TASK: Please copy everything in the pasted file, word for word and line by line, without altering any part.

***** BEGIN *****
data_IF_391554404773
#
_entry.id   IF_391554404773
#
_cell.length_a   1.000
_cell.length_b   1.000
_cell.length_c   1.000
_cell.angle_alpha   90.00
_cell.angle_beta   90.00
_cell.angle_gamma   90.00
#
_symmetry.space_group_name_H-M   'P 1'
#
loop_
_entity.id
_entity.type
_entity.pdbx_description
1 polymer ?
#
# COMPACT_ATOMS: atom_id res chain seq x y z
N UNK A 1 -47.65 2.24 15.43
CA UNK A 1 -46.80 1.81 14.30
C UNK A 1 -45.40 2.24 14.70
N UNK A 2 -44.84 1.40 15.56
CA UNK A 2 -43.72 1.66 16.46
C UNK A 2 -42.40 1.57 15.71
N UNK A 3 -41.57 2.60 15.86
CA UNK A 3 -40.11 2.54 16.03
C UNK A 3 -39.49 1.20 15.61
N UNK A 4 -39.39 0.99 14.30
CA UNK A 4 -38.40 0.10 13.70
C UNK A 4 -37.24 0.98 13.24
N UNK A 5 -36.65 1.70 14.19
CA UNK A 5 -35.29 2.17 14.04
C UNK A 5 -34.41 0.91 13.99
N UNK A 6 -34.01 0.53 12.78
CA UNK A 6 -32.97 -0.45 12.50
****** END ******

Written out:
data_IF_391554404773
#
_entry.id   IF_391554404773
#
_cell.length_a   1.000
_cell.length_b   1.000
_cell.length_c   1.000
_cell.angle_alpha   90.00
_cell.angle_beta   90.00
_cell.angle_gamma   90.00
#
_symmetry.space_group_name_H-M   'P 1'
#
loop_
_entity.id
_entity.type
_entity.pdbx_description
1 polymer ?
#
# COMPACT_ATOMS: atom_id res chain seq x y z
N UNK A 1 -47.65 2.24 15.43
CA UNK A 1 -46.80 1.81 14.30
C UNK A 1 -45.40 2.24 14.70
N UNK A 2 -44.84 1.40 15.56
CA UNK A 2 -43.72 1.66 16.46
C UNK A 2 -42.40 1.57 15.71
N UNK A 3 -41.57 2.60 15.86
CA UNK A 3 -40.11 2.54 16.03
C UNK A 3 -39.49 1.20 15.61
N UNK A 4 -39.39 0.99 14.30
CA UNK A 4 -38.40 0.10 13.70
C UNK A 4 -37.24 0.98 13.24
N UNK A 5 -36.65 1.70 14.19
CA UNK A 5 -35.29 2.17 14.04
C UNK A 5 -34.41 0.91 13.99
N UNK A 6 -34.01 0.53 12.78
CA UNK A 6 -32.97 -0.45 12.50